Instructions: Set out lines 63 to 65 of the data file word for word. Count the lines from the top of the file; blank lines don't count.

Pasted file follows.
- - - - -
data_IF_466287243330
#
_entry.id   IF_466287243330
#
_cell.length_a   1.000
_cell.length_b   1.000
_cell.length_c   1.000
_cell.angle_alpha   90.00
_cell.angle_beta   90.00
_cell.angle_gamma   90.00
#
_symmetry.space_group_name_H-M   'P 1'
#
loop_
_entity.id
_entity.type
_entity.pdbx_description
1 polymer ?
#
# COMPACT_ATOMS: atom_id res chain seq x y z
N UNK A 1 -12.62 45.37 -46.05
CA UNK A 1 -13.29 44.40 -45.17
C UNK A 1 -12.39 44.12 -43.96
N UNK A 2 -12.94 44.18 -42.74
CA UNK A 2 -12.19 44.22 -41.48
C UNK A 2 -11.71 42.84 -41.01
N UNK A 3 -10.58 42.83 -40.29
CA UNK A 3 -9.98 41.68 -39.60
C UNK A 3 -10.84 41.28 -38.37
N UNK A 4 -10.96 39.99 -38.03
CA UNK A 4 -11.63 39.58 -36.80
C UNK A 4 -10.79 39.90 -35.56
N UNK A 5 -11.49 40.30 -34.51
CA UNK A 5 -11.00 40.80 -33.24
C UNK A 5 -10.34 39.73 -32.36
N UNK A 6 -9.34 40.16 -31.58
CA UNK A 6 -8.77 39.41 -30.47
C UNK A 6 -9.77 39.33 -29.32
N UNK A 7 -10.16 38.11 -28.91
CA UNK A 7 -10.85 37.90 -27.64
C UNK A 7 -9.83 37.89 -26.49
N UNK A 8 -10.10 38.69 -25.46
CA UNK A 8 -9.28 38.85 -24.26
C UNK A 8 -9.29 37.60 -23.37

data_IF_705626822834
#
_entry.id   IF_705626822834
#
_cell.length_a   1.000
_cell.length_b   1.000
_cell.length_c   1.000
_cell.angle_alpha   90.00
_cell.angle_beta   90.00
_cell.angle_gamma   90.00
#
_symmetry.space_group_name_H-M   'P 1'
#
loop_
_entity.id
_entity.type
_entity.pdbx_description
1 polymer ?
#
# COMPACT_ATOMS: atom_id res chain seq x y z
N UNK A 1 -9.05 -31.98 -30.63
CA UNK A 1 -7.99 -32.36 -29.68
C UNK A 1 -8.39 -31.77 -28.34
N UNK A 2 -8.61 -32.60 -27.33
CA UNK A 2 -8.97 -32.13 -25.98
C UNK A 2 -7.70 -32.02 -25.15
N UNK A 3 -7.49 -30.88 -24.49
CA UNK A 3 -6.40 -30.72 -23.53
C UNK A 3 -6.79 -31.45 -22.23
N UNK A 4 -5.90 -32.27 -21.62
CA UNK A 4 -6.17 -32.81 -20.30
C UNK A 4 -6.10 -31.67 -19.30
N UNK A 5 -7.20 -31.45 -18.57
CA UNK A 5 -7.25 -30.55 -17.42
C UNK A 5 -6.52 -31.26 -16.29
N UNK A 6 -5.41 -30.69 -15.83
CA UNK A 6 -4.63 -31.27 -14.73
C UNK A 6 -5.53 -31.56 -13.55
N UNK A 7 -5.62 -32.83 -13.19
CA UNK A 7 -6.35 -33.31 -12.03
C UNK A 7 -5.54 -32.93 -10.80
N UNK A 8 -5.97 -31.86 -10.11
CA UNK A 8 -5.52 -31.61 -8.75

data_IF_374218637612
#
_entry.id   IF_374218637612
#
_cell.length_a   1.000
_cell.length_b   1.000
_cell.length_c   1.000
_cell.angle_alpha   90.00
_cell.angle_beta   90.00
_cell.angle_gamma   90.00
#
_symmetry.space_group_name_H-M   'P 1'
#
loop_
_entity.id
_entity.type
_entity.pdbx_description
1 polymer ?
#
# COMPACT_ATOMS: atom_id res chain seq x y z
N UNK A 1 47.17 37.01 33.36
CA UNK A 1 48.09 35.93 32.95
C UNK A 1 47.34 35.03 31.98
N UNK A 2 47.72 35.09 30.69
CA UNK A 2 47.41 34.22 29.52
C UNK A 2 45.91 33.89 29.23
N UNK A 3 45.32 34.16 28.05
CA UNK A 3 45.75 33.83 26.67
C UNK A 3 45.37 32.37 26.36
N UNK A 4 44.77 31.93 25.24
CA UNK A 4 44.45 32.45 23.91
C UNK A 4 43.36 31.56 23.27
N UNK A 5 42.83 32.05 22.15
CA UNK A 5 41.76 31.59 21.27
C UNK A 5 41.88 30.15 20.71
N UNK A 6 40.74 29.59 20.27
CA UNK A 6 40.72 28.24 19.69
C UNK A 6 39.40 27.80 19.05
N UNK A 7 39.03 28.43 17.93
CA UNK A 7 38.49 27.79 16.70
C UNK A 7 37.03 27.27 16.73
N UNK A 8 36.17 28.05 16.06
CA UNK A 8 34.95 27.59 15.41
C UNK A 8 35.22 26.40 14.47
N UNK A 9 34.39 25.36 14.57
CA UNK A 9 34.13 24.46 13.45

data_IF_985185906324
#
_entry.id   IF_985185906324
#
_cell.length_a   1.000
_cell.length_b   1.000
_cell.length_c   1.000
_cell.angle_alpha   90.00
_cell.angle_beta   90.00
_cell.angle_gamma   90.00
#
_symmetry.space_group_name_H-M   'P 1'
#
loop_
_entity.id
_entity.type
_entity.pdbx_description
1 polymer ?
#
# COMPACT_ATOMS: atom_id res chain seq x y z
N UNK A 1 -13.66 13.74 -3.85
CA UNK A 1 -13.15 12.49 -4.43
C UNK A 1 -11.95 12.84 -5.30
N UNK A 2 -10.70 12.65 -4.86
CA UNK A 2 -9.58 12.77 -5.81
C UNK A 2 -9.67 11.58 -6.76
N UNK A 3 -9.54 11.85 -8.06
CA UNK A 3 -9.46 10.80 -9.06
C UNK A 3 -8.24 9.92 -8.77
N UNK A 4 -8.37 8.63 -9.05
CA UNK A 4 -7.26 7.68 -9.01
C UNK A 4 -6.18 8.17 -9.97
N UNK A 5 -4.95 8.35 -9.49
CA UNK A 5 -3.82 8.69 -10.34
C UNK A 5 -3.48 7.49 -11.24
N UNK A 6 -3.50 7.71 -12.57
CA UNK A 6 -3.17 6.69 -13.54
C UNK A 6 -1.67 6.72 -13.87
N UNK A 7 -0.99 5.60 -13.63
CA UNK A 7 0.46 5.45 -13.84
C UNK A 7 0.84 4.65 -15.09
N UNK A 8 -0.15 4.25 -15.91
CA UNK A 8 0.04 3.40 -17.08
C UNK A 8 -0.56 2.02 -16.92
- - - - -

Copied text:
#
# COMPACT_ATOMS: atom_id res chain seq x y z
N UNK A 1 -9.05 -31.98 -30.63